Features

Stephanie Schierholz
Headquarters, Washington
202-358-4997
stephanie.schierholz@nasa.gov
 
Keith Henry
Langley Research Center, Hampton, Va.
757-864-6120
h.k.henry@nasa.gov
 
June 8, 2009
 
RELEASE : 09-130
 
 
NASA Announces Winners in Second Annual Lunar Art Contest
 
 
HAMPTON, Va. -- The results of the second annual NASA Lunar Art Contest are out-of-this-world productions from high school and college students from around the globe.

"Crater Core Sample," a painting by Zachary Madere of the Rocky Mountain College of Art and Design in Lakewood, Colo., was judged the best of more than 90 imaginative entries. The painting shows an astronaut holding an icy cylinder in a darkened crater while two other astronauts look on.

This year, in addition to two-dimensional artwork and sculpture, NASA accepted three-dimensional art and digital art, including video.

The Lunar Art Contest, sponsored by NASA's Langley Research Center in Hampton, Va., allows students from the creative arts disciplines to become involved with and excited about the nation's space exploration program.

"The contest also enables us to see the future from very different and important perspectives," said Richard Antcliff, director of Langley's Strategic Relationships Office, which manages the art contest.

A total of 147 students from more than 70 institutions participated as teams or individuals. More than half the entries were from high school students. Entries were received from 25 U.S. states, France, Poland, India and Romania. A panel of 12 reviewers that included professional artists, scientists, engineers and educators evaluated the entries using three criteria: the artist's statement, creativity and artistic expression, and whether the art represented a valid scenario.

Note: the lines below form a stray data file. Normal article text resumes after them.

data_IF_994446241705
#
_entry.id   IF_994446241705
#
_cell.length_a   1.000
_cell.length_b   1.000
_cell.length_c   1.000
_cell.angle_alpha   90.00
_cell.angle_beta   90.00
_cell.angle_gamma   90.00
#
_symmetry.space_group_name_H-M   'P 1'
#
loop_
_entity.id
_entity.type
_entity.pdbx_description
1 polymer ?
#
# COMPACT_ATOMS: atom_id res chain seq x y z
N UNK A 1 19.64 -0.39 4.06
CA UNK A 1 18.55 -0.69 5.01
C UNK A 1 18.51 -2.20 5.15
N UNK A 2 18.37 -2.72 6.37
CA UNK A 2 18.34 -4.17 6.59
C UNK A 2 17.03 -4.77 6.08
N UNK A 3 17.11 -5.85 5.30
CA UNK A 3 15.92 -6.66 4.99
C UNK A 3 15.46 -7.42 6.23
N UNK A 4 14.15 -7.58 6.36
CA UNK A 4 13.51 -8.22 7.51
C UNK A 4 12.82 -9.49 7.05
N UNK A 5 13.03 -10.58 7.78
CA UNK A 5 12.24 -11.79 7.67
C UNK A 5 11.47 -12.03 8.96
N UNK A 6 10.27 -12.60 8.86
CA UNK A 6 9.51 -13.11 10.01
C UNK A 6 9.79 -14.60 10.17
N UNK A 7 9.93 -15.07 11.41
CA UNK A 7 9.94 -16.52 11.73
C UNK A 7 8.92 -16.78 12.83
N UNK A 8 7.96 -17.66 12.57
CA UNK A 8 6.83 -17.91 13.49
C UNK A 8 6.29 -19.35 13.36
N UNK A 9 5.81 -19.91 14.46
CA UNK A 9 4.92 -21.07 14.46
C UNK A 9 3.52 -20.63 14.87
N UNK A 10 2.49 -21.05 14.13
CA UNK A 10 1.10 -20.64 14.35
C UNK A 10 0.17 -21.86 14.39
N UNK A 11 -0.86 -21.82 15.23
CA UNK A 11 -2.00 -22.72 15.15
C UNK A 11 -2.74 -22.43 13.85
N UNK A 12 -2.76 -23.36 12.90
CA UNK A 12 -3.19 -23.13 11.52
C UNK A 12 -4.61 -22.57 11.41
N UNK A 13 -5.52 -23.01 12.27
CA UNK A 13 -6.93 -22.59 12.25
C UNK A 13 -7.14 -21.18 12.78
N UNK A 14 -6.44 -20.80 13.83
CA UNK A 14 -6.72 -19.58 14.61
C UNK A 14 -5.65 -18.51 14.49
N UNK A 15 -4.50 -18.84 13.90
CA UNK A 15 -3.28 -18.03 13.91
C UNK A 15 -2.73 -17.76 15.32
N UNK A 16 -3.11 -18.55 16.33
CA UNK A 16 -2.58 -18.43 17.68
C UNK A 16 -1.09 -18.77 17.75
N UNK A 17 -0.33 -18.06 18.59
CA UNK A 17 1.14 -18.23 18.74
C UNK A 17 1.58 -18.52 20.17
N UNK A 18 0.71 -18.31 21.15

Students who won the overall and first place awards in each category will be recognized as part of a celebration at the National Air & Space Museum in Washington that marks the 40th anniversary of the first Apollo landing. The winning art will be on display in the form of a digital exhibit. Afterward, the exhibit will be available for display at NASA facilities, public venues, the students' schools and elsewhere as requested.

In addition to Madere, who received the best overall score, top winners in the College and University Division are:
- Two-dimensional art: (tie) Jesse Lenz, West Liberty State College, West Liberty, W.V. and Brent Bishop, University of Colorado at Boulder
- Three-dimensional art: Kristine Beam, Winston Salem State University, Winston Salem, N.C.
- Digital art (video): Chi Thien Pham, Institut d'Etudes Supérieures des Arts, or IESA, Paris

Top winners in the High School or Secondary School Division are:
- Best overall score: Pratham Karnik, Walt Whitman High School, Rockville, Md.
- Two-dimensional art: Josh Kim, Kent Mountain View Academy, Auburn, Wash.
- Three dimensional: Sami Khaleeq (team entry), Clear Brook High School, Houston
- Digital art: Matthew Bruemmer, Ronald Reagan High School, San Antonio

For a gallery of winning art and videos, visit:

http://artcontest.cet.edu


For more information about NASA and agency programs, visit:

http://www.nasa.gov

 

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